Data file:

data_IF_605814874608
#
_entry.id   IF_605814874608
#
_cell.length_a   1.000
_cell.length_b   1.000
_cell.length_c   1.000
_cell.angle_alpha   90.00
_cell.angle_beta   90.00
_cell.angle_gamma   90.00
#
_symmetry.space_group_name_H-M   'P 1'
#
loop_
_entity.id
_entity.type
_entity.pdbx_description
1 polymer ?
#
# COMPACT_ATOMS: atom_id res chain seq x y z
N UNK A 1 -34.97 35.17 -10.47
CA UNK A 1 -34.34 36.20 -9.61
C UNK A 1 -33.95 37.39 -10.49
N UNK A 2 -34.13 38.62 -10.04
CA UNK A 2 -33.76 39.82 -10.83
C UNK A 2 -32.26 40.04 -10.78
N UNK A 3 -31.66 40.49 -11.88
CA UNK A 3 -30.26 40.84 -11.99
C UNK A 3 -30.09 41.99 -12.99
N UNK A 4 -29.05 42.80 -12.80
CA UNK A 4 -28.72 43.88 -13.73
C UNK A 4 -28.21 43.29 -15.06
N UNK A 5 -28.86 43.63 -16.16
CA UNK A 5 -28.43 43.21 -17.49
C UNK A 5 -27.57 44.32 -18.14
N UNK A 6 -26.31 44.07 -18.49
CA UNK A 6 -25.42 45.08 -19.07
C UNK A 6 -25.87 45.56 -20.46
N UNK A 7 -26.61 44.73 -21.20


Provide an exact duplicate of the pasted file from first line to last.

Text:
data_IF_605814874608
#
_entry.id   IF_605814874608
#
_cell.length_a   1.000
_cell.length_b   1.000
_cell.length_c   1.000
_cell.angle_alpha   90.00
_cell.angle_beta   90.00
_cell.angle_gamma   90.00
#
_symmetry.space_group_name_H-M   'P 1'
#
loop_
_entity.id
_entity.type
_entity.pdbx_description
1 polymer ?
#
# COMPACT_ATOMS: atom_id res chain seq x y z
N UNK A 1 -34.97 35.17 -10.47
CA UNK A 1 -34.34 36.20 -9.61
C UNK A 1 -33.95 37.39 -10.49
N UNK A 2 -34.13 38.62 -10.04
CA UNK A 2 -33.76 39.82 -10.83
C UNK A 2 -32.26 40.04 -10.78
N UNK A 3 -31.66 40.49 -11.88
CA UNK A 3 -30.26 40.84 -11.99
C UNK A 3 -30.09 41.99 -12.99
N UNK A 4 -29.05 42.80 -12.80
CA UNK A 4 -28.72 43.88 -13.73
C UNK A 4 -28.21 43.29 -15.06
N UNK A 5 -28.86 43.63 -16.16
CA UNK A 5 -28.43 43.21 -17.49
C UNK A 5 -27.57 44.32 -18.14
N UNK A 6 -26.31 44.07 -18.49
CA UNK A 6 -25.42 45.08 -19.07
C UNK A 6 -25.87 45.56 -20.46
N UNK A 7 -26.61 44.73 -21.20